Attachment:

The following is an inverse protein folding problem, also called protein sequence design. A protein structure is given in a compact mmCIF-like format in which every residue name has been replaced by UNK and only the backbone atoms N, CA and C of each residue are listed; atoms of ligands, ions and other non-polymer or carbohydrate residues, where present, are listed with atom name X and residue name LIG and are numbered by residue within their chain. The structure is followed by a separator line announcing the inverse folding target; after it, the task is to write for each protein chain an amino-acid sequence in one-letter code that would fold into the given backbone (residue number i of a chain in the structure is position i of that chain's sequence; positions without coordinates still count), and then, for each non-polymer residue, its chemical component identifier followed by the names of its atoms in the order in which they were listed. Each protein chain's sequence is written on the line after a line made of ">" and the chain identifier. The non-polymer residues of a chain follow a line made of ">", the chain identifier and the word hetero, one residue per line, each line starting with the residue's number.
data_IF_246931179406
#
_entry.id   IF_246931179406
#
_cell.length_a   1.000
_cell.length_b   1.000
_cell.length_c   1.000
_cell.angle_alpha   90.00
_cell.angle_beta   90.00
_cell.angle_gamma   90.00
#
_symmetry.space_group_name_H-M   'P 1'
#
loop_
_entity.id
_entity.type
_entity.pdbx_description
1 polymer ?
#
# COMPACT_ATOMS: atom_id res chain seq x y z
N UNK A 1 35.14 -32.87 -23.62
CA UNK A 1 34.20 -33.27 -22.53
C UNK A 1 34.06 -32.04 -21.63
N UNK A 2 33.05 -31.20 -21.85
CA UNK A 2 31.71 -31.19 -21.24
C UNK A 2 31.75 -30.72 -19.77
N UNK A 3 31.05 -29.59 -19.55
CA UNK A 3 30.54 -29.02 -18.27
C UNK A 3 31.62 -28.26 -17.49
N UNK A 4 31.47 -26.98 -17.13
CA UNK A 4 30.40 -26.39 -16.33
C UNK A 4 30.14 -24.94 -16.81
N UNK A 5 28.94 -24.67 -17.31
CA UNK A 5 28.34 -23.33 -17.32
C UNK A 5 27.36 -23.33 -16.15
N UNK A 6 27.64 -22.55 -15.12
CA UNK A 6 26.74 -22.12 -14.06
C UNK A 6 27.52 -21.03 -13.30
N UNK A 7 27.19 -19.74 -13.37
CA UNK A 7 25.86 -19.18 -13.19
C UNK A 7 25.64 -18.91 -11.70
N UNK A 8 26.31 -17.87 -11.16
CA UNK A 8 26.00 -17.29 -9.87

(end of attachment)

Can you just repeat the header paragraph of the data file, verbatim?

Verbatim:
The following is an inverse protein folding problem, also called protein sequence design. A protein structure is given in a compact mmCIF-like format in which every residue name has been replaced by UNK and only the backbone atoms N, CA and C of each residue are listed; atoms of ligands, ions and other non-polymer or carbohydrate residues, where present, are listed with atom name X and residue name LIG and are numbered by residue within their chain. The structure is followed by a separator line announcing the inverse folding target; after it, the task is to write for each protein chain an amino-acid sequence in one-letter code that would fold into the given backbone (residue number i of a chain in the structure is position i of that chain's sequence; positions without coordinates still count), and then, for each non-polymer residue, its chemical component identifier followed by the names of its atoms in the order in which they were listed. Each protein chain's sequence is written on the line after a line made of ">" and the chain identifier. The non-polymer residues of a chain follow a line made of ">", the chain identifier and the word hetero, one residue per line, each line starting with the residue's number.